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Latin

Our students begin to study Latin in Upper Elementary and continue with the language in our Middle School program. We find that working with Latin is valuable to our students in several specific ways.

First of all, on the subject of the language itself: knowledge of Latin contributes strongly to students’ understanding of English – not only are English and Latin cousins within the Indo-European family tree, but English has borrowed nearly 60% of its vocabulary from Latin and from French, a modern dialect/variant of Latin. Learning the Latin roots that appear so frequently in our own language increases students’ vocabulary and their ability to interpret and learn new words. As such, the early study of Latin is of great help to students who wish to go on to careers that make heavy use of English – writing or journalism, for example. An awareness of Latin is also of great value to students who wish to become lawyers or doctors (Latin legal and medical terms being still in continual use) or scientists of any kind, given the wide-spread use of Latin terminology in scientific fields. Needless to say the study of Latin is also of great benefit to our students in their continuing study of Spanish, another modern descendant of Latin, and in the study of any other Romance language in their future work.

Another reason to study Latin and Roman civilization is the fact that our own Constitution is based in many ways on the governmental institutions of the Roman Republic. Our ‘founding fathers,’ especially James Madison as a main contributor to the Constitution, had undergone an education firmly based in Latin and ancient Greek politics and philosophy, and when the time came to construct our government, Madison and others drew on the models and anti-models of the Roman Republic and Greek democracies. A real understanding of our government and its continuing development depends upon an awareness of the Classical sources upon which the founders relied.

Finally, while English and Spanish are the kind of languages referred to as ‘SVO’ (Subject-Verb-Object), i.e. languages in which word order is the primary indicator of syntax (cf. the difference in meaning between ‘dog bites man’ and ‘man bites dog’), Latin relies on other clues – primarily changing endings on nouns and verbs – to indicate how the various pieces of a given sentence fit together. The study of such a language, while challenging, is beneficial to developing minds – it requires students to engage in a complex process of memorization and synthesis of information, a process that leads them to think about language in a whole new way.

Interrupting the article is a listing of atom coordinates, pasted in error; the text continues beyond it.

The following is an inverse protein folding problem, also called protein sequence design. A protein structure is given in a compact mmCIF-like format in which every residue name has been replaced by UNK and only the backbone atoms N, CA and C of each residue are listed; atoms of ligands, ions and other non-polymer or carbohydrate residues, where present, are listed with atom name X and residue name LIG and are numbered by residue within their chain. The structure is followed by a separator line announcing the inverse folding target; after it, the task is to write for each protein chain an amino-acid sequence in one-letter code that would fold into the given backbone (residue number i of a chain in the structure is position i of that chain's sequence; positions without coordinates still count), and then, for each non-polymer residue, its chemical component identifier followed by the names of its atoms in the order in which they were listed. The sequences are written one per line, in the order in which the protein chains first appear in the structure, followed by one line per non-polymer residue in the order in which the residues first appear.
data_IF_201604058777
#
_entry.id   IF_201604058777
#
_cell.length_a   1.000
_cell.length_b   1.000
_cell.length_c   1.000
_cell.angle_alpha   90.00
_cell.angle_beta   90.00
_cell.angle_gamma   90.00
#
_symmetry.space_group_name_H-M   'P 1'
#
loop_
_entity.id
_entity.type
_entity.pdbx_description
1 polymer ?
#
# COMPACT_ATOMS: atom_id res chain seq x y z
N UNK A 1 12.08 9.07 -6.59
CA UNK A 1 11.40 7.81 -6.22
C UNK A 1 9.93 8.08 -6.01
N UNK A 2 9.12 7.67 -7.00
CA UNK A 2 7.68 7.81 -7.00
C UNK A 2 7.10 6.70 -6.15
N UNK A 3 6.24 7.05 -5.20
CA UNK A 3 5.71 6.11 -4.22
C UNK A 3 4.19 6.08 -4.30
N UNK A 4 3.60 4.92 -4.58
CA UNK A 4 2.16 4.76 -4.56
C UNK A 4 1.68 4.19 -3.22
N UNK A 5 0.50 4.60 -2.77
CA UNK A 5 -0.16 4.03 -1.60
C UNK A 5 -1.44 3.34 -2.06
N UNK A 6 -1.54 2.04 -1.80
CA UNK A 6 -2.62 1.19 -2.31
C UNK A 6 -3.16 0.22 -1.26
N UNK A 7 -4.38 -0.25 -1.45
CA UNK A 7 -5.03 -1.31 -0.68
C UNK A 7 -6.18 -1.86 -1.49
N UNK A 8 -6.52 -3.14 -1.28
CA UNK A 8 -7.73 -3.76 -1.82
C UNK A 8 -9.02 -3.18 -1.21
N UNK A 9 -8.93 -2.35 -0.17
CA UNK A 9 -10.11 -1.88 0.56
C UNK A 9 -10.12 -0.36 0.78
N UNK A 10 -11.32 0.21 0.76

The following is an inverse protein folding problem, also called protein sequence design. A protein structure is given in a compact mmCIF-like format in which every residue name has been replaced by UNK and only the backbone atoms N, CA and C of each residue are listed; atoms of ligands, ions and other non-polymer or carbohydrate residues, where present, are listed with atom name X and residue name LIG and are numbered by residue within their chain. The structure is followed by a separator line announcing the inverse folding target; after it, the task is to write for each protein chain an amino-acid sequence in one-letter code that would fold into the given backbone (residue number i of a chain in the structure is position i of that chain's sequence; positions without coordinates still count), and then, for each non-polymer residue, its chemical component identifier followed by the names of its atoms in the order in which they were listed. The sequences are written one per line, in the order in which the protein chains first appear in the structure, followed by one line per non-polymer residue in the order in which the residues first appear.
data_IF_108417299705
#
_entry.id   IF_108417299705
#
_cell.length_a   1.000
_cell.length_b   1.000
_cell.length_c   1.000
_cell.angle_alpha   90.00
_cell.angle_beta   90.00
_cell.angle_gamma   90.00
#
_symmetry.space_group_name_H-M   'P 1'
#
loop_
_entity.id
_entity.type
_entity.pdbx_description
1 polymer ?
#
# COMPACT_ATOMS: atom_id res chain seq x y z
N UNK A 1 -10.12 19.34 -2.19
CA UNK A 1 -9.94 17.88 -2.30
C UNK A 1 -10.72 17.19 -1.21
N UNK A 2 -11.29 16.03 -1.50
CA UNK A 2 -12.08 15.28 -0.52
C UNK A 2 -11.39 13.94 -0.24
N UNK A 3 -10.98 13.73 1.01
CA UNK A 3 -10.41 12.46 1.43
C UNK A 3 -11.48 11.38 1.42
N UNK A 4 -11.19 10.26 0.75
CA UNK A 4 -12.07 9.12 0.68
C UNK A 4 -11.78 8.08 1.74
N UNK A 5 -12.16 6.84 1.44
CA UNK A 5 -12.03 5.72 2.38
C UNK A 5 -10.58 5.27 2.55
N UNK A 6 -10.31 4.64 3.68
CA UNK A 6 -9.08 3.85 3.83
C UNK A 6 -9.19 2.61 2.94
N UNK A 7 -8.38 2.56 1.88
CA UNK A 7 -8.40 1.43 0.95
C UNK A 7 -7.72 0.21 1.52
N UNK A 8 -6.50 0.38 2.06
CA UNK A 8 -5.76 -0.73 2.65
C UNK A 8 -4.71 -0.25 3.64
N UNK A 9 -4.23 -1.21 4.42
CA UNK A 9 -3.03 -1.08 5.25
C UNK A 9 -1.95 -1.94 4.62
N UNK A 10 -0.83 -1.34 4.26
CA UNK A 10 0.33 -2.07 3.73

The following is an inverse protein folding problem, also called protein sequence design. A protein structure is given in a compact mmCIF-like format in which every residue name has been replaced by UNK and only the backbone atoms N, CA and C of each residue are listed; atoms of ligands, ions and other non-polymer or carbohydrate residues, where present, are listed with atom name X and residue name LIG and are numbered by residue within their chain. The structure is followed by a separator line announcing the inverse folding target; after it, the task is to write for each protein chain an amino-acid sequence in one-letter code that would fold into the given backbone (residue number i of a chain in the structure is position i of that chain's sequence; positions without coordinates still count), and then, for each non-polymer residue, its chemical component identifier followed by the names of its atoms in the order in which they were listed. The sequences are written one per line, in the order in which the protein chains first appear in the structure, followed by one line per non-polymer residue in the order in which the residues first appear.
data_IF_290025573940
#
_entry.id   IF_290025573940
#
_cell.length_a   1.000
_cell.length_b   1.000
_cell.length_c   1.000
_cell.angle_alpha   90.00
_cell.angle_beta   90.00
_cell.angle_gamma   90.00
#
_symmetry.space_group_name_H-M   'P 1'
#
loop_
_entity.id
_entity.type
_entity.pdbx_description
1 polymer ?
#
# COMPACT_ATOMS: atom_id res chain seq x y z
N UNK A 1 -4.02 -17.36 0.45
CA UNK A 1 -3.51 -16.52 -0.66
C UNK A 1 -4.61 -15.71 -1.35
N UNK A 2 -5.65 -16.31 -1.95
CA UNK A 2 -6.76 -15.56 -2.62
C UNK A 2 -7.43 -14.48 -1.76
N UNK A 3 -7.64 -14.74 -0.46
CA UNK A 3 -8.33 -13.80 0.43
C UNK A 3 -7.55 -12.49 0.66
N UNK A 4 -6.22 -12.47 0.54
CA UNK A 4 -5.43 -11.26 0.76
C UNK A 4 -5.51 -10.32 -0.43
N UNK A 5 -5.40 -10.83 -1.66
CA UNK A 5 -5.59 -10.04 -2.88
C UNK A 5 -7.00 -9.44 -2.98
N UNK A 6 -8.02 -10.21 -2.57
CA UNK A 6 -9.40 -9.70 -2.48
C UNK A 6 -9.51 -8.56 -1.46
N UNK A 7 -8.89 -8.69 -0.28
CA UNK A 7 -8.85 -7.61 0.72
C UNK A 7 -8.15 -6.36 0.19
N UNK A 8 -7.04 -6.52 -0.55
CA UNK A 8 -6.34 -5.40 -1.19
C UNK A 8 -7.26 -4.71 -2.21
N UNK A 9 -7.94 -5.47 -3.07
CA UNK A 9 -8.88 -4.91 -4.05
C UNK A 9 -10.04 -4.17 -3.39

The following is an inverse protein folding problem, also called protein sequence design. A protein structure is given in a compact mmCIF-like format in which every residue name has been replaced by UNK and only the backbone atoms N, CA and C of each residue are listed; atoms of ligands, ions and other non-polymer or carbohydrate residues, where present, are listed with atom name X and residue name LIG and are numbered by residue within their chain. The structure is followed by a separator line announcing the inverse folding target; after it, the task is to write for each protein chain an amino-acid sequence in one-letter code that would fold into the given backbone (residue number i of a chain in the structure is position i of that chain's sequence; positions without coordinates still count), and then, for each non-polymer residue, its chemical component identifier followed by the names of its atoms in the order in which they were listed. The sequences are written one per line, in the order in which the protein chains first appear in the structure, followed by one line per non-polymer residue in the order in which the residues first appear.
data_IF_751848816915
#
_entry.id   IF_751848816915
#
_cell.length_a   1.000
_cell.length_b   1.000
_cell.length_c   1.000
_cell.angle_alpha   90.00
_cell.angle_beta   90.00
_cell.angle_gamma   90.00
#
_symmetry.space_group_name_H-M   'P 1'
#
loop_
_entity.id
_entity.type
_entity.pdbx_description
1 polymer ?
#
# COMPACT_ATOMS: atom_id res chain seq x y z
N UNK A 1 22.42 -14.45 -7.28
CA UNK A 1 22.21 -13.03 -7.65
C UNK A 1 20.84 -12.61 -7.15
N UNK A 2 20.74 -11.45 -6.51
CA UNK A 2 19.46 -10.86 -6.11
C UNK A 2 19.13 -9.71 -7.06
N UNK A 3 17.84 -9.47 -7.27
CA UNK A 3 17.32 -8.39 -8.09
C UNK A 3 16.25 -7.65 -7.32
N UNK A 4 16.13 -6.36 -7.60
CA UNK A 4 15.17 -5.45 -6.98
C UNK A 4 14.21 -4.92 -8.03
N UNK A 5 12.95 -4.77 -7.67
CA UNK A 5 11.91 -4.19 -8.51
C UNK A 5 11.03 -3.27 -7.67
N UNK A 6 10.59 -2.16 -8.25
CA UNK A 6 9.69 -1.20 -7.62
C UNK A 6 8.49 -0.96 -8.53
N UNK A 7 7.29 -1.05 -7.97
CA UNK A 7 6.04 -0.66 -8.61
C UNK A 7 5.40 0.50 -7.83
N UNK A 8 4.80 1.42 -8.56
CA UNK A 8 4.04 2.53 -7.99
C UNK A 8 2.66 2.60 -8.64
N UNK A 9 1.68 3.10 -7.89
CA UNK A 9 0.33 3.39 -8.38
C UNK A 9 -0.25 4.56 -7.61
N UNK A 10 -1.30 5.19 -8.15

The students in Upper Elementary are exposed to a variety of materials as they begin their work in Latin. We use the ‘Keepers of Alexandria’ materials (a scroll, the ‘Great Story,’ and other materials based on that ancient city) that have been developed through continued use in Montessori classrooms, and later the Cambridge Latin Course, a reading-based approach to learning the language that encourages the students’ own discovery of the relationships and differences between English and Latin.

In their final year in Upper Level the students begin the textbook they will also use in Middle School, Ecce Romani. ER is a high-school course with a formal approach to Latin grammar that aims for a systematic understanding of the different forms of nouns and verbs. This textbook offers a different approach that is accessible to continuing Latin students as well as to children new to the school who are studying Latin for the first time. After two years of study in the MS, successful students are ready to take a final exam in Latin that can earn them one high school foreign-language credit, and are prepared to enter Latin 2 in high school.

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